MEMORIAL services marking the 100th anniversary of the outbreak of the First World War will be held in and around Henley this weekend.
The conflict started on August 4, 1914 and had claimed the lives of almost one million British soldiers by the time it ended on November 11, 1918.
On Sunday an open-air drum-head service will be held in Henley market place where a plaque commemorating the towns forgotten soldiers will be unveiled by the Lord Lieutenant of Oxfordshire Tim Stevenson.
The service, so called because soldiers in the trenches would create a makeshift altar by draping the Union flag over drums, will start at 3pm.
It will be led by Rev Duncan Carter, vicar of Holy Trinity Church, and will feature standard bearers from 10 Royal British Legion branches.
The service will end with the Last Post and a two-minute silence before carrier pigeons are released into the air and three Tiger Moth biplanes perform a fly-past.
All are welcome at the service and for refreshments at the town hall afterwards. The Lord Lieutenant will also be presented with a copy of Bringing Them Home, a 320-page book about the men from Henley who died in the war by amateur historian Mike Willoughby, from Woodcote. It was edited by his wife Lesley and published by Higgs Group, publisher of the Henley Standard.
The plaque features the names of 298 soldiers from the Henley area who fought in the war, including about 90 whose names are not included on the towns existing memorials. Another two plaques will be installed at Holy Trinity Church and St Marys Church in November.
They were commissioned as part of the Lest We Forget Project, which is funded by the Henley Standard, the National Lottery and donations from the public.
Another drum-head service will be held at Nettlebed village hall at 4pm on Sunday. This will feature readings of poems written in the trenches.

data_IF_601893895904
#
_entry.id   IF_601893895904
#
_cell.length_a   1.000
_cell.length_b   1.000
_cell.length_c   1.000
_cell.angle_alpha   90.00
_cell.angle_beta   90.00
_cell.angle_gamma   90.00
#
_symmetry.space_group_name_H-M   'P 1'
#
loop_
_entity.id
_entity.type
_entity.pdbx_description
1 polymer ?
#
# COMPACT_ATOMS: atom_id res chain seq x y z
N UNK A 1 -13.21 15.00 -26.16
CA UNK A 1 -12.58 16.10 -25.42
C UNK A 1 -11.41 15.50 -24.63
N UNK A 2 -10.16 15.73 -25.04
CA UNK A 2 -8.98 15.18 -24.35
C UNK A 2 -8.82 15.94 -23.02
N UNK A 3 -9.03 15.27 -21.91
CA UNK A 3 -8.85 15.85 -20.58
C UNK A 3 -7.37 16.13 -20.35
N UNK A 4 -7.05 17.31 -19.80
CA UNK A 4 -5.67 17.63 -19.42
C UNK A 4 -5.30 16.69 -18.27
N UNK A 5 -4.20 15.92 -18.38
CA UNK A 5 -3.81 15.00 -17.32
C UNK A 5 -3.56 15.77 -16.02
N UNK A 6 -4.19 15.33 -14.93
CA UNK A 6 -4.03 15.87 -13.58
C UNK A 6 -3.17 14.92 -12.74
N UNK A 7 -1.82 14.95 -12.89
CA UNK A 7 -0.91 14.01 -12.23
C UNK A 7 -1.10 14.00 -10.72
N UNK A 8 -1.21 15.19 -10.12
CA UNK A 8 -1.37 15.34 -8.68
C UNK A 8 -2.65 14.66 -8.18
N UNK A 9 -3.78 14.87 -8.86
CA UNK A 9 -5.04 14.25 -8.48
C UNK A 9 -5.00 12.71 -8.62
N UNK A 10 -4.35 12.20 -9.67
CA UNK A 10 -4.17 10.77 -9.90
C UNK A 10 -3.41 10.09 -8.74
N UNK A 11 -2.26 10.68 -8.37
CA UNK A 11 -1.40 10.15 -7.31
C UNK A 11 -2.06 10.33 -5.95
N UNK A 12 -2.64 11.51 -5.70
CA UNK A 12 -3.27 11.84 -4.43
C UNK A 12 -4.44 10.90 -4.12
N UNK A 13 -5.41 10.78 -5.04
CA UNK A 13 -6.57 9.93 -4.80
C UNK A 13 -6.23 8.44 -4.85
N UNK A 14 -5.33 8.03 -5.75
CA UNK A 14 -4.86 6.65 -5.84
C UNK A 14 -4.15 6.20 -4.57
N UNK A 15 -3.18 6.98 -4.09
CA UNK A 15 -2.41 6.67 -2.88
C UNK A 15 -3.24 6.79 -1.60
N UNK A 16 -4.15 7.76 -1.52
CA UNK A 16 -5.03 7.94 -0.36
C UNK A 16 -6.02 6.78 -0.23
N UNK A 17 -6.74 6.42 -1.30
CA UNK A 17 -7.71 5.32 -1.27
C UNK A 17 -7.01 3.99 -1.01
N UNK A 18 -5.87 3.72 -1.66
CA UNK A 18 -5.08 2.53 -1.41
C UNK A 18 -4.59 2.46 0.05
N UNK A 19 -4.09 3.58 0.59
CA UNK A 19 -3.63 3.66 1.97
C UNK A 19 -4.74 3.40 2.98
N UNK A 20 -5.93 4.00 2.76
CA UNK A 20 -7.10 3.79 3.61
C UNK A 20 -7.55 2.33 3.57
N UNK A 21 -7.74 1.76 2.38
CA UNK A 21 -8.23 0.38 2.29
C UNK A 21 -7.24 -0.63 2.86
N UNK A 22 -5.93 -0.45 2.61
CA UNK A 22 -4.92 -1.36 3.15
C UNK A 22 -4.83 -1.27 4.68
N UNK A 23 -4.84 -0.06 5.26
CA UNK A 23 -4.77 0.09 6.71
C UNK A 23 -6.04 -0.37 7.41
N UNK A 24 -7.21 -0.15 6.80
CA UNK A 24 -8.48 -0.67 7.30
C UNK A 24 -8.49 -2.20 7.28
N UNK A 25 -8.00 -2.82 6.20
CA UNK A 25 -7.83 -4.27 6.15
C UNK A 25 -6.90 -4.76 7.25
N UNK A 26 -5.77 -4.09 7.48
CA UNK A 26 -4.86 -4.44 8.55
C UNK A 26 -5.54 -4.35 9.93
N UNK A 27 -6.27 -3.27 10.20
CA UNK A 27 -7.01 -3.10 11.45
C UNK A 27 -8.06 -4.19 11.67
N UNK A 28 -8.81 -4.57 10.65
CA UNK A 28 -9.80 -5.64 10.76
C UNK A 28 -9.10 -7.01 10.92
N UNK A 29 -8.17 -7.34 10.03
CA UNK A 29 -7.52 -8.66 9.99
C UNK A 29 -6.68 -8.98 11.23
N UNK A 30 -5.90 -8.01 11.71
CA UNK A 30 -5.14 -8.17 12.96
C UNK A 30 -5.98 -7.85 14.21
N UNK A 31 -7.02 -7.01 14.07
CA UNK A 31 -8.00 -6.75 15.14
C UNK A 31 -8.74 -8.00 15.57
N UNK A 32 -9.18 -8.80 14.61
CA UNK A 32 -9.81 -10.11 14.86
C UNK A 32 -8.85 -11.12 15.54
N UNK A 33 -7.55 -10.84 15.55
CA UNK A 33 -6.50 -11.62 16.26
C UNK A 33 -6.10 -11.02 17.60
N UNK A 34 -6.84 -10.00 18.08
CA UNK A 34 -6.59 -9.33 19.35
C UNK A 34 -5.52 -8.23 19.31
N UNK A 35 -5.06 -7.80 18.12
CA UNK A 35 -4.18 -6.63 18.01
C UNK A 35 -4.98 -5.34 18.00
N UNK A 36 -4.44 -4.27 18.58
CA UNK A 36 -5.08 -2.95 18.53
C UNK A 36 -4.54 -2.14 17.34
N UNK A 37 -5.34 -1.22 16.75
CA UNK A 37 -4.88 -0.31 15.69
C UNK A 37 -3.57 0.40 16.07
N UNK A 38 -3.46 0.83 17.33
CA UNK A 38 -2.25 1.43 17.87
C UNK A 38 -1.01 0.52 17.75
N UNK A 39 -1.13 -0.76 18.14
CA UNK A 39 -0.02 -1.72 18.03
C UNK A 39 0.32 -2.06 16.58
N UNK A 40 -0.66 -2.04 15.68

There will be display of war memorabilia in the hall over the weekend. Another service will take place at the war memorial in Cookley Green from 10am on Sunday.
This will be attended by Henley MP John Howell, who will read the lesson, and representatives from the Royal British Legion, Thames Valley Police and Swyncombe parish. A guard of honour will be provided by servicemen from RAF Benson.
The service will be followed at 7pm by a candlelit vigil at St Botolphs Church in Swyncombe, where all lights will be extinguished for a few minutes at 11pm.
A candlelit vigil will be held at St Nicholas Church in Rotherfield Greys at 8.30pm. All lights will be put out apart from one candle, which will be placed by the cross at the back of the church.
On Monday, there will be a lights-out event at Henley town hall from 11pm, with just a single candle in the stained glass window at the front of the building.
• A display about the effect of the outbreak of the war on Henley and its people is on at the town library. The display features books and much of the information has been taken from the Henley Standard archives that are stored on microfilm.
Some of the stories printed are being reproduced on the Henley Standard website, here.